in a 90-page document. . . . The national security adviser has people
that do that." The annex was boxed and in regular type.
Four days later, Rice's deputy, Stephen J. Hadley, said in a second White
House briefing that he did not mention doubts raised by the CIA about
an African uranium claim Bush planned to make in an October speech (the
accusation, cut from that speech, reemerged in Bush's State of the Union
address). Hadley said he did not mention the objections to Rice because
"there was no need." Hadley said he does not recall ever discussing
the matter with Rice, suggesting she was not aware that the sentence had
Hadley said he could not recall discussing the CIA's concerns about the
uranium claim, which was based largely on British intelligence. He said
a second memo from the CIA protesting the claim was sent to Rice, but
"I can't tell you she read it. I can't tell you she received it."
Rice herself used the allegation in a January op-ed article.
One person who has worked with Rice describes as "inconceivable"
the claims that she was not more actively involved. Indeed, subsequent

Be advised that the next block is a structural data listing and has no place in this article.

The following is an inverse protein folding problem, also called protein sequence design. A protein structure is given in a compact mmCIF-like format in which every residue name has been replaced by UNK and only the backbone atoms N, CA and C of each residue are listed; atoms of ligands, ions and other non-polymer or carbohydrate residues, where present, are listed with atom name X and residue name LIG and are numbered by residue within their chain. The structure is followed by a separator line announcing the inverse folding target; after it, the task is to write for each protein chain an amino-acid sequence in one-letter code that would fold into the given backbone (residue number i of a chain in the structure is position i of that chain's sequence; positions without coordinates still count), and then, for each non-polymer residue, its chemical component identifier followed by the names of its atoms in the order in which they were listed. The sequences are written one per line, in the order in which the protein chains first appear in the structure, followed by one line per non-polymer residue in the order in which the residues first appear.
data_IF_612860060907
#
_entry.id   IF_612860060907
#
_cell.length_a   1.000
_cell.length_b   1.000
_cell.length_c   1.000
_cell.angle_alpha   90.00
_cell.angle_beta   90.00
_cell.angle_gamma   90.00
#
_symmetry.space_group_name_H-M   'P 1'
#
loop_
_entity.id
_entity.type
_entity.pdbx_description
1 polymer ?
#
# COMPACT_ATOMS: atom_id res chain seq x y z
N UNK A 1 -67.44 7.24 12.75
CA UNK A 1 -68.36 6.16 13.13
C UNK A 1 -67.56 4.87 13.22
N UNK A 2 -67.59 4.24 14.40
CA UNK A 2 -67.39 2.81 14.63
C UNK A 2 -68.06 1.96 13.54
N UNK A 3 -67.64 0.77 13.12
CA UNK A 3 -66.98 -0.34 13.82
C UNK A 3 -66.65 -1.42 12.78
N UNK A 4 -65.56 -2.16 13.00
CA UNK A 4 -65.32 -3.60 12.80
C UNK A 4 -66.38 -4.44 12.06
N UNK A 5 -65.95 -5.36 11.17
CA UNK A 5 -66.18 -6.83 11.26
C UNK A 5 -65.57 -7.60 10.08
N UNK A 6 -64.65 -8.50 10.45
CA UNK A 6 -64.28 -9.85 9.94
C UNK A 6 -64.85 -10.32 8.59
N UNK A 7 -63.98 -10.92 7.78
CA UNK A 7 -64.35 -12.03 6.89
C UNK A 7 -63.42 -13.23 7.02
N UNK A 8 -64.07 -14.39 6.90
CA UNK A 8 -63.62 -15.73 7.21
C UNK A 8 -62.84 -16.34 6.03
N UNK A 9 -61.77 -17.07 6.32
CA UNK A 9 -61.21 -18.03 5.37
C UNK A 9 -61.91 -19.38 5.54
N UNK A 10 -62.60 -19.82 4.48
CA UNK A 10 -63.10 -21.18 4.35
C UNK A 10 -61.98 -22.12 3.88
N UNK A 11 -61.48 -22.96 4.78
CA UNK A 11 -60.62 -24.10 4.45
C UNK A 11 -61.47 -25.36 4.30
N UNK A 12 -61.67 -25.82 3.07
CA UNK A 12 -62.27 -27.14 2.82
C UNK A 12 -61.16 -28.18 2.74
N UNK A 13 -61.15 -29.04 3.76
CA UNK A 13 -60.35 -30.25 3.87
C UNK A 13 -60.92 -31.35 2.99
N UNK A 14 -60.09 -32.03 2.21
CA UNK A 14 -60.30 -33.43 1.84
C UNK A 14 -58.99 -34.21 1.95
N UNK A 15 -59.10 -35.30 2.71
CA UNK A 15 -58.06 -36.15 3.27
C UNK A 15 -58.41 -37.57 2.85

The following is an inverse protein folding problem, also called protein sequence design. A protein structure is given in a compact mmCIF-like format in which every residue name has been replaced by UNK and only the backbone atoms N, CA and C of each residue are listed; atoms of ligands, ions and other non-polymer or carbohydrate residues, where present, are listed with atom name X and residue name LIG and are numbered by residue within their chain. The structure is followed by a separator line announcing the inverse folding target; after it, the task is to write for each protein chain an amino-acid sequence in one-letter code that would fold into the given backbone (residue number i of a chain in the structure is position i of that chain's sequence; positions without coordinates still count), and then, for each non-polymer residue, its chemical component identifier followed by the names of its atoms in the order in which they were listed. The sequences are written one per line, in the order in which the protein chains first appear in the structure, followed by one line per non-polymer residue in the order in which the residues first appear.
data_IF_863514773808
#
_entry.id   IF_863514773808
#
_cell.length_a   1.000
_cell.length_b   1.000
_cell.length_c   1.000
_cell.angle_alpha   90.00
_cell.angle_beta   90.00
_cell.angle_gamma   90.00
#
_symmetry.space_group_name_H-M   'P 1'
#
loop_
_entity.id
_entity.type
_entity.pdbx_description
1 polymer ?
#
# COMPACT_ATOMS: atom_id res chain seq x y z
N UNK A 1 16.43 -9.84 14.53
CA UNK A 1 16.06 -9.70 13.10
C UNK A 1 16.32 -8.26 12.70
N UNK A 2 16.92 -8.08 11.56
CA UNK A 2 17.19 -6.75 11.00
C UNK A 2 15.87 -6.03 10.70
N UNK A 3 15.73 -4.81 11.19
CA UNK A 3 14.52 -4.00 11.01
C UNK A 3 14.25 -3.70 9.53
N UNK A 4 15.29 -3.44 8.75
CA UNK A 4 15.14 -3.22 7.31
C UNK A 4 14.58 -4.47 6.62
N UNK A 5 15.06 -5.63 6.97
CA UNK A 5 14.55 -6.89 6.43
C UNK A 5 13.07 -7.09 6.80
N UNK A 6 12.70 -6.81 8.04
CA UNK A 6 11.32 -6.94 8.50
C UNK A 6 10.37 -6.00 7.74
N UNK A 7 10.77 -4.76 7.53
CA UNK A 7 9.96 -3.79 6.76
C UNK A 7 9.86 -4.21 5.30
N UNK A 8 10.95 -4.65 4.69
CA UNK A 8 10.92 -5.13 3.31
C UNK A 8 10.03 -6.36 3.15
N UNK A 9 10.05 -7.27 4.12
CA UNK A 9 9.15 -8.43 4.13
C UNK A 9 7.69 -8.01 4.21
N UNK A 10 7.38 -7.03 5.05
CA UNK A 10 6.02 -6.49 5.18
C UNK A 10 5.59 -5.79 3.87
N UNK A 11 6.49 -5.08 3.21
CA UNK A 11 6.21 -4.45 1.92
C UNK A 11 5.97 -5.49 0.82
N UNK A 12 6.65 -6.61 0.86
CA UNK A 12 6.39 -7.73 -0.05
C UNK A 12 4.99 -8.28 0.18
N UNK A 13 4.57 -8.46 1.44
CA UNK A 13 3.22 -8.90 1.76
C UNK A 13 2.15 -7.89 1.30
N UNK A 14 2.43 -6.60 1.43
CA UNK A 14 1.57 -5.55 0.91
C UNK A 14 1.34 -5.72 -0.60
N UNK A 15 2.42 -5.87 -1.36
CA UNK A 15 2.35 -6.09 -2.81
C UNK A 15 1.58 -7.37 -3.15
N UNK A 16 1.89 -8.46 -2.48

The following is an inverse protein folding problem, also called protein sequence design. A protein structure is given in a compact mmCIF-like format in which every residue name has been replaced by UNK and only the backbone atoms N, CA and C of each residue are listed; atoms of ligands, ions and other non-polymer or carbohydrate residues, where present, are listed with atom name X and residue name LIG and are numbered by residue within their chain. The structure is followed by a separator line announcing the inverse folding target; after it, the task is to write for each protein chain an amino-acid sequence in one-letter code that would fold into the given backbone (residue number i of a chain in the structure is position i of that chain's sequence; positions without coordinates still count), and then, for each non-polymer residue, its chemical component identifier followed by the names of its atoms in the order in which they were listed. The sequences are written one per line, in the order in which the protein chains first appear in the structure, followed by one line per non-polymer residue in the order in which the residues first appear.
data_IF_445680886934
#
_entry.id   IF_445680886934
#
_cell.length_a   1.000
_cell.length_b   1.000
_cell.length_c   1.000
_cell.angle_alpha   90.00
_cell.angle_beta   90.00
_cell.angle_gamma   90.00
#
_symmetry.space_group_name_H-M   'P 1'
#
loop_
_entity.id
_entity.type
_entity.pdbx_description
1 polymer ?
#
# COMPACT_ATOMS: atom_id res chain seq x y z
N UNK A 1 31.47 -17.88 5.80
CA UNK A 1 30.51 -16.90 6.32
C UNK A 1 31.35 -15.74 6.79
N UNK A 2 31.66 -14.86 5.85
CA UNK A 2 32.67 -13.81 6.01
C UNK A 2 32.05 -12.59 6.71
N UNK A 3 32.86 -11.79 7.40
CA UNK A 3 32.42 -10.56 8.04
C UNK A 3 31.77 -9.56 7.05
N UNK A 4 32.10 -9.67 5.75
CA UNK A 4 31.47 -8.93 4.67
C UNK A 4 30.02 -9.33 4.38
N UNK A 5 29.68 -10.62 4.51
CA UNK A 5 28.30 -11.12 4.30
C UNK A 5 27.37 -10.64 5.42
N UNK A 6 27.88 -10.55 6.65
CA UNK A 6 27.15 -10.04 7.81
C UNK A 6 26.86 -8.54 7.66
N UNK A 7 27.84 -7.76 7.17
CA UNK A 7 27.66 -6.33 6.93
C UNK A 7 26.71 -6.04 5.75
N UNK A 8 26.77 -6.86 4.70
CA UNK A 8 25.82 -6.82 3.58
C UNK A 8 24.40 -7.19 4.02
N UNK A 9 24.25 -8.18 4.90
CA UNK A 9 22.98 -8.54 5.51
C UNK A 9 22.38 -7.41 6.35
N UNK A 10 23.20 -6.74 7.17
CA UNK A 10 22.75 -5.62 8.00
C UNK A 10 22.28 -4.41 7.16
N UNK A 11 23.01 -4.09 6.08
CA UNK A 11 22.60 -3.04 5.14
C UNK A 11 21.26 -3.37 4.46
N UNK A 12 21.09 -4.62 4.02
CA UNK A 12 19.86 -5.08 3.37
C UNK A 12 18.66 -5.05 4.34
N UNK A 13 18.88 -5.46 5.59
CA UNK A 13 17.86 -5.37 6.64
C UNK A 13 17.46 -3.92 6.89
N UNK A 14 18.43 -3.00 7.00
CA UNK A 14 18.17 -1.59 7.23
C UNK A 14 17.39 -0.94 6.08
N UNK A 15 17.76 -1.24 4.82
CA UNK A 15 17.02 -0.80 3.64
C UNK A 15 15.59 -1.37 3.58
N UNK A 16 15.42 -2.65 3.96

to the July 18 briefing, another senior administration official said Rice
had been briefed immediately on the NIE -- including the doubts about
Iraq's nuclear program -- and had "skimmed" the document. The
official said that within a couple of weeks, Rice "read it all."
Bush aides have made clear that Rice's stature is undiminished in the
president's eyes. The fault is one of a process in which speech vetting
was not systematic enough, they said. "You cannot have a clearance
process that depends on the memory of people who are bombarded with as
much information, as much paperwork, as many meetings, as many phone calls,"
one official said. "You have to make sure everybody, each time, actually
reads the documents. And if it's a presidential speech, it has to be done
at the highest levels."
Democrats, however, see a larger problem with Rice and her operation.
"If the national security adviser didn't understand the repeated
State Department and CIA warnings about the uranium allegation, that's
a frightening level of incompetence," said Rep. Henry A. Waxman (Calif.),
who as the ranking Democrat on the Government Reform Committee has led
the charge on the intelligence issue. "It's even more serious if
she knew and ignored the intelligence warnings and has deliberately misled
our nation. . . . In any case it's hard to see why the president or the
public will have confidence in her office."
Rice, a former Stanford University provost who developed a close bond
with Bush during the campaign, was one of the most outspoken administration
voices arguing that Saddam Hussein posed a nuclear danger to the world.
As administration hard-liners worked to build support for war throughout
the fall and winter, Rice often mentioned the fear that Hussein would
develop a nuclear weapon, saying on CNN on Sept. 8: "We don't want